HOT lanes boosted by illegal campaign contributions
By Monty Taylor
Transurban, an Australia-based company that is building and will operate the beltway high occupancy toll lanes, revealed this week that they illegally contributed over $170,000 to electoral campaigns throughout Virginia over the last three years.
“This absolutely doesn't look good. ... This is very embarrassing to us,” said Michal Kulper, executive vice president of Transurban.
The firm's contributions, which date back to 2005, were in violation of federal election laws which restrict donations from foreign based companies and foreign nationals. The company contributed to numerous elections, giving $12,500 to House Majority Leader William Howell, $5,000 to Gerry Connolly and numerous contributions to local delegates including Tom Rust and Chap Petersen.
“The check they sent me said 'Transurban USA' on it,” said Virginia Senate Majority Leader Dick Saslaw (D-Springfield), whose campaign received $6,000 from the company.
Saslaw and other politicians were notified that the donations were illegal by Transurban itself, and the company has also notified the Federal Election Commission. According to Transurban, the company didn't realize the donations were illegal until early this year, after consultation with a lobbying firm.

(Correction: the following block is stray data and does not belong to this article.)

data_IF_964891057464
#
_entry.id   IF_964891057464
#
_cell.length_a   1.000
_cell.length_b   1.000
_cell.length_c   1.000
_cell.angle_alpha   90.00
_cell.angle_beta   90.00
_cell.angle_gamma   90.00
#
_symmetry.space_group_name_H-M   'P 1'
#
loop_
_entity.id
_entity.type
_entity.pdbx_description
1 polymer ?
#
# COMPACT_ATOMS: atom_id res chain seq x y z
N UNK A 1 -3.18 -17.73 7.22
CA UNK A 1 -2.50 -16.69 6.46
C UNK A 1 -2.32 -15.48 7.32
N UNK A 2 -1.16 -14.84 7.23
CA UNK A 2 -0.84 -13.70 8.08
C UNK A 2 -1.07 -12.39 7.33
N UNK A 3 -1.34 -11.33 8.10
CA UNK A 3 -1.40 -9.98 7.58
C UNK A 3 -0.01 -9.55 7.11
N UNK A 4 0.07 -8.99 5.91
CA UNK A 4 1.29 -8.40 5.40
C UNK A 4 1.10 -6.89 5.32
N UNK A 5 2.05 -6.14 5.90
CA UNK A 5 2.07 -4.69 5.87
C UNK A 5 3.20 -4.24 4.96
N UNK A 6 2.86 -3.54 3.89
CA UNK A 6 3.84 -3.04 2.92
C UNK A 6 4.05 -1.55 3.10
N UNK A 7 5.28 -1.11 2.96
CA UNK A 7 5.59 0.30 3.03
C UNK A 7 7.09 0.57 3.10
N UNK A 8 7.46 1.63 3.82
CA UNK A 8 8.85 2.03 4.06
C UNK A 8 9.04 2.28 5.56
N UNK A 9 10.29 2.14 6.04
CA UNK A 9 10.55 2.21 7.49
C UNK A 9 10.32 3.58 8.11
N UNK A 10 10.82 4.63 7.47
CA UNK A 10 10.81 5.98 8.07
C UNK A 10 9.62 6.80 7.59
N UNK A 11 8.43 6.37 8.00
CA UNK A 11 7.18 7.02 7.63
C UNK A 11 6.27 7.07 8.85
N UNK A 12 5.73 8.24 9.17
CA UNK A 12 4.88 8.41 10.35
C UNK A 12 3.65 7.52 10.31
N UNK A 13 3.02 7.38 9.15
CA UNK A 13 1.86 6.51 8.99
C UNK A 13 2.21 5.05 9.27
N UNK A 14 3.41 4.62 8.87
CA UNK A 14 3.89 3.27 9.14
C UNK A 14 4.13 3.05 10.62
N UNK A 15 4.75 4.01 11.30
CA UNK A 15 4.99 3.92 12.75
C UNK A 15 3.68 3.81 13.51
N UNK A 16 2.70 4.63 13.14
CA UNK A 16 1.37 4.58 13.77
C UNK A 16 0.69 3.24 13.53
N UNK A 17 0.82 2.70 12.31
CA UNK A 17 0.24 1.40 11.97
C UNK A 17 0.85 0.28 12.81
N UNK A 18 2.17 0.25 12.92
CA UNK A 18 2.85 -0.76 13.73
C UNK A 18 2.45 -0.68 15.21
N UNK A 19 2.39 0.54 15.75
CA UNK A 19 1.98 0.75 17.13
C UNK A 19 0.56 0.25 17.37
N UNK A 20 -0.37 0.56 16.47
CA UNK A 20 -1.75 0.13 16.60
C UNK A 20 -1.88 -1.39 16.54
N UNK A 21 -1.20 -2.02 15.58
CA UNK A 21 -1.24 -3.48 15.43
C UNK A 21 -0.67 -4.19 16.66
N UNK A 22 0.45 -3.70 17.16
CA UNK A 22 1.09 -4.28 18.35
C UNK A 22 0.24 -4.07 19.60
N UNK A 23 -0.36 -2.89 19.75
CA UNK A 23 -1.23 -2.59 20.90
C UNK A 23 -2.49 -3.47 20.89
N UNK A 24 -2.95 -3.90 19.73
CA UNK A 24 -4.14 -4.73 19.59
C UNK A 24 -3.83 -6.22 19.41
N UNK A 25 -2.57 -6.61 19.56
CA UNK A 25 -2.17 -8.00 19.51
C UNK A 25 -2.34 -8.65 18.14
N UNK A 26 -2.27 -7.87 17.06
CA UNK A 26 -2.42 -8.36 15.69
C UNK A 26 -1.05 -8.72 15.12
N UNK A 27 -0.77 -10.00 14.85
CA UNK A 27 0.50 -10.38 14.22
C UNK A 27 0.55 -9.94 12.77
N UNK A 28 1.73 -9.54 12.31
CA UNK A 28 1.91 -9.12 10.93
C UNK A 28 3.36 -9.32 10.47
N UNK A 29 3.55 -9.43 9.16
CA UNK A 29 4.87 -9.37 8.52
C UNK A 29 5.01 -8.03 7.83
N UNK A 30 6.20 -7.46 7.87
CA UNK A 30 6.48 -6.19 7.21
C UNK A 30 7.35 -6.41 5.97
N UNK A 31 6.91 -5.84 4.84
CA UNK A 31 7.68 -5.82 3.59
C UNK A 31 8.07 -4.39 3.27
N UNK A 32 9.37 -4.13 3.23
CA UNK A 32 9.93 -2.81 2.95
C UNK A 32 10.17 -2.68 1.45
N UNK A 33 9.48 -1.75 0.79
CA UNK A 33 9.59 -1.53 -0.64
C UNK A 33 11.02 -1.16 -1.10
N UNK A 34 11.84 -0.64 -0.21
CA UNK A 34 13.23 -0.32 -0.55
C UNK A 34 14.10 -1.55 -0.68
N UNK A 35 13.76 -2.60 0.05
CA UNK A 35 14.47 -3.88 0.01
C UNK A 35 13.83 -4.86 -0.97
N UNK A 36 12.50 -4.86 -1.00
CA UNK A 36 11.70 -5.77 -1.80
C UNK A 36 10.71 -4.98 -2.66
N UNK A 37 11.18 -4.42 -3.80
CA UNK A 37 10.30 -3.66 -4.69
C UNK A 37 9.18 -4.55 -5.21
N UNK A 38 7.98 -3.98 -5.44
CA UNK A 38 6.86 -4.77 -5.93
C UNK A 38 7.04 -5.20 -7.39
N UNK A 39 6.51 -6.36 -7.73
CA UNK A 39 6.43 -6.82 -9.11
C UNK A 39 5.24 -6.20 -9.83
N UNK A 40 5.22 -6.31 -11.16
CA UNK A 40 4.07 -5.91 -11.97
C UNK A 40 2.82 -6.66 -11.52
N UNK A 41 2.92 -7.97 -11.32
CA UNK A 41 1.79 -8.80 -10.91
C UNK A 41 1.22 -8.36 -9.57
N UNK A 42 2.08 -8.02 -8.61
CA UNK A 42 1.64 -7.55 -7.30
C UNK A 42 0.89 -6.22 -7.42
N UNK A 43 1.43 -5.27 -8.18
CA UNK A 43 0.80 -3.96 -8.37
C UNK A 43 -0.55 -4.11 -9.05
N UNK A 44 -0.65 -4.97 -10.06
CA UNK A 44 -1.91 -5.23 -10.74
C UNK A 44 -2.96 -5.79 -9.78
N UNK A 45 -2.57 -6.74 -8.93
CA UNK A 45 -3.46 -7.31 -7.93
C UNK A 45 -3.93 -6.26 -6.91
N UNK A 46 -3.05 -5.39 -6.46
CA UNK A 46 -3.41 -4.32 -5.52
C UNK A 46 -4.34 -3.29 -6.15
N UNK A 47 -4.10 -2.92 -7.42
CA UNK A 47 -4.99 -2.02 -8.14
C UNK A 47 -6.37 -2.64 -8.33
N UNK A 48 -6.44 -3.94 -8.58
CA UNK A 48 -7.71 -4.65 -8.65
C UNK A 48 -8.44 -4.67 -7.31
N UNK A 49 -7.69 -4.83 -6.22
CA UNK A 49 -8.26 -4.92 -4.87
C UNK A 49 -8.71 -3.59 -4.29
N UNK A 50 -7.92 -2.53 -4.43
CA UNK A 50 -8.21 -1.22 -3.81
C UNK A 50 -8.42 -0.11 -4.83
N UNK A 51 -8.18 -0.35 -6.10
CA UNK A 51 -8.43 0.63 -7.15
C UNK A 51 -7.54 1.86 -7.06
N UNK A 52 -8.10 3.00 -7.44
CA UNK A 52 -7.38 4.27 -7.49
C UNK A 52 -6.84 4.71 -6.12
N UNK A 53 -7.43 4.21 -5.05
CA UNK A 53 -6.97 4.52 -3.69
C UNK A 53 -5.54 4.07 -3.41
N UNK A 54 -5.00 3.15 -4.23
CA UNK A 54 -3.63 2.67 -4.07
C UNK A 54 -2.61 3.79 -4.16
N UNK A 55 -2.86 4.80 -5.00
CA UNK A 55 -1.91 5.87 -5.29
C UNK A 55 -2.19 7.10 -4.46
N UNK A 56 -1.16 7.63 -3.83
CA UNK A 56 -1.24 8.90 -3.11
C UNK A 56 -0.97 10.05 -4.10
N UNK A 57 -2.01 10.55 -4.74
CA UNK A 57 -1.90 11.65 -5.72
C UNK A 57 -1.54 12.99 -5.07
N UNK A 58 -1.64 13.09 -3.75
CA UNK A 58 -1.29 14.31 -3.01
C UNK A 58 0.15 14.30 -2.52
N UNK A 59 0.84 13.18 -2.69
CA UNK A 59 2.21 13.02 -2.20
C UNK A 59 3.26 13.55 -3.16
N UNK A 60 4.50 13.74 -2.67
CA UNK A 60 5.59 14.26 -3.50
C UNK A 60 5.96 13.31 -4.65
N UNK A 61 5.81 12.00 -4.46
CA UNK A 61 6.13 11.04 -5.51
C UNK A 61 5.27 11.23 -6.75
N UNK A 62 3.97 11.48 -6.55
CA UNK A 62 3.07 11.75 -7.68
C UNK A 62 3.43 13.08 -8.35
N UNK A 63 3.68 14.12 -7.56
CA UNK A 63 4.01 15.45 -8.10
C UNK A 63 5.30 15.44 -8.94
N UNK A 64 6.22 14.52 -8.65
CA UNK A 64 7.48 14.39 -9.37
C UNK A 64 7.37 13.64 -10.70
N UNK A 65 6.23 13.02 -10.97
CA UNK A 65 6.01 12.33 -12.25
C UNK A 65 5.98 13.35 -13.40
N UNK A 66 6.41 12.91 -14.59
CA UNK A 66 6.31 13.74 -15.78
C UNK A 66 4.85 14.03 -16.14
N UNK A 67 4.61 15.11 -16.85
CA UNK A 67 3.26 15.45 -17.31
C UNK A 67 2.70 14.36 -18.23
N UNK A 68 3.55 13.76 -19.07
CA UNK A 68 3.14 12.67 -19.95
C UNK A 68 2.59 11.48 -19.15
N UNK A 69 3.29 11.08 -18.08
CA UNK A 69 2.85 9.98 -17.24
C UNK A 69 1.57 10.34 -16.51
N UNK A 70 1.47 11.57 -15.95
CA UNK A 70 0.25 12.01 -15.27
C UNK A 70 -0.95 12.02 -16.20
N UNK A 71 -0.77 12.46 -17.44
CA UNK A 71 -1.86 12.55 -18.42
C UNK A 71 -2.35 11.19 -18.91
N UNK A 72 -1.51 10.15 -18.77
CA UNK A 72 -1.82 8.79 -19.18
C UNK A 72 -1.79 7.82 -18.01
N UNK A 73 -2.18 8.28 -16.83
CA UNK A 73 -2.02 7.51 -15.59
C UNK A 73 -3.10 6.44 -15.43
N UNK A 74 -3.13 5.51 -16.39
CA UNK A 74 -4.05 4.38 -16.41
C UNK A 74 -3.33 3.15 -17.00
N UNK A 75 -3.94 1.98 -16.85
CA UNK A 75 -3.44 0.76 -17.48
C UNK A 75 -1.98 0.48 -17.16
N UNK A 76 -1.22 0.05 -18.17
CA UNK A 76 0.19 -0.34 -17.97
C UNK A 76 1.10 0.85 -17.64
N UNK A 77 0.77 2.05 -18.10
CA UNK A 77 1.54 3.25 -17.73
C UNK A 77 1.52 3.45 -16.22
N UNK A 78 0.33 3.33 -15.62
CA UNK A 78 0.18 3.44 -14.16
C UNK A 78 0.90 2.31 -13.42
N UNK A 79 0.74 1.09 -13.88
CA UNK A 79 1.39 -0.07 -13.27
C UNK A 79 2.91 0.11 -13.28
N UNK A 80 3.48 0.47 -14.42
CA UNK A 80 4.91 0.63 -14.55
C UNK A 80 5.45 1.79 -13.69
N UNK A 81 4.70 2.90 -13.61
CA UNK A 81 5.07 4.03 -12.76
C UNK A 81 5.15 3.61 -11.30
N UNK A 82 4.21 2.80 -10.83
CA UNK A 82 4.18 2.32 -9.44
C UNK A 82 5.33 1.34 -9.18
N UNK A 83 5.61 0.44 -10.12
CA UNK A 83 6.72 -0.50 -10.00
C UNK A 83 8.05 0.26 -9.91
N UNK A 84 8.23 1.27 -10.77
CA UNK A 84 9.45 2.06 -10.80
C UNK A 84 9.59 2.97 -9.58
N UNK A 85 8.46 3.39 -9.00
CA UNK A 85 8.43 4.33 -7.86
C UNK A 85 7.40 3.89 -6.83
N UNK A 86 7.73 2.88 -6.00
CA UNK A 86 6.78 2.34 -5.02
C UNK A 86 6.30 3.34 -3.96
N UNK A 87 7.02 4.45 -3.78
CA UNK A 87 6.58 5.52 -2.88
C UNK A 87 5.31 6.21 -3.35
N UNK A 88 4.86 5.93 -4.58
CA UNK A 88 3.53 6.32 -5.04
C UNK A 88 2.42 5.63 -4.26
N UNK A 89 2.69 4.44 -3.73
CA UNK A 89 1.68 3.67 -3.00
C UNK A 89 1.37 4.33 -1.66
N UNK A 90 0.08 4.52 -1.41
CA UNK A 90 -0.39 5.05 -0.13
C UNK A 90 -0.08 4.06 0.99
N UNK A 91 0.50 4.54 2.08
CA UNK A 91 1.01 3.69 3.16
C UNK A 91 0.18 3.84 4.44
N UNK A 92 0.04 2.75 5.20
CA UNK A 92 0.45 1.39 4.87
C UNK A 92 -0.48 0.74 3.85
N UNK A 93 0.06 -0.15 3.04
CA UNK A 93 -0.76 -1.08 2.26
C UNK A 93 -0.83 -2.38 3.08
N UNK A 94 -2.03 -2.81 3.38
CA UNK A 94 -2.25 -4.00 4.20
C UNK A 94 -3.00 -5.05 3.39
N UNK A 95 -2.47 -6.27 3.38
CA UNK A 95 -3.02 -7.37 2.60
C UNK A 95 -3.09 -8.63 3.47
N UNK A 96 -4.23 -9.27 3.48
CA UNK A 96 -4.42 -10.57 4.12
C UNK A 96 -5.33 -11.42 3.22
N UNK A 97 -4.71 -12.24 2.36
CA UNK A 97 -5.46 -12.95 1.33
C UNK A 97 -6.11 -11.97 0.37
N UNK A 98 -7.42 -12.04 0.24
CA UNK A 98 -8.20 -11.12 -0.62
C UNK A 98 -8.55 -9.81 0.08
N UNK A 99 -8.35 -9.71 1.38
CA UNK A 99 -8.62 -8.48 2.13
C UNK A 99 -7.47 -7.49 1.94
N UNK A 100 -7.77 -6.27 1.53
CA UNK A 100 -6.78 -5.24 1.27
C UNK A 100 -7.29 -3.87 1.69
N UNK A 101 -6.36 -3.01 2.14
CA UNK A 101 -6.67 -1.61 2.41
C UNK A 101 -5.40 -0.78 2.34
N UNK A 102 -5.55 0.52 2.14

According to Kulper, the company launched an internal investigation of the matter before notifying the FEC and donation recipients.
“We hope the FEC will take into account that we voluntarily disclosed this information. ... this was an inadvertent breach,” he said.
The violations mainly have to do with accounting - if Transurban kept its U.S. revenues separate from foreign ones, and foreign nationals weren't involved in the contribution process, many of the contributions would have been legal.
“Transurban USA was unaware of these requirements at that time,” reads the letter sent to affected politicians.
Transurban has asked candidates to return the money and will donate the returned money to Court Appointed Special Advocates for Children, a children's charity.
According to Saslaw, aside from the accounting problems there's nothing unusual about Transurban's donations to campaigns.
“Is there a difference between getting money from them and any federal contractor? Is there a difference between contributions from them and the housing industry?” Saslaw asked, adding that he wasn't previously aware of the restrictions on donations from foreign sources.
“I don't think there's anyone alive who knew about that law,” Saslaw said.
© 2008, The Fairfax Times: www.www.fairfaxtimes.com
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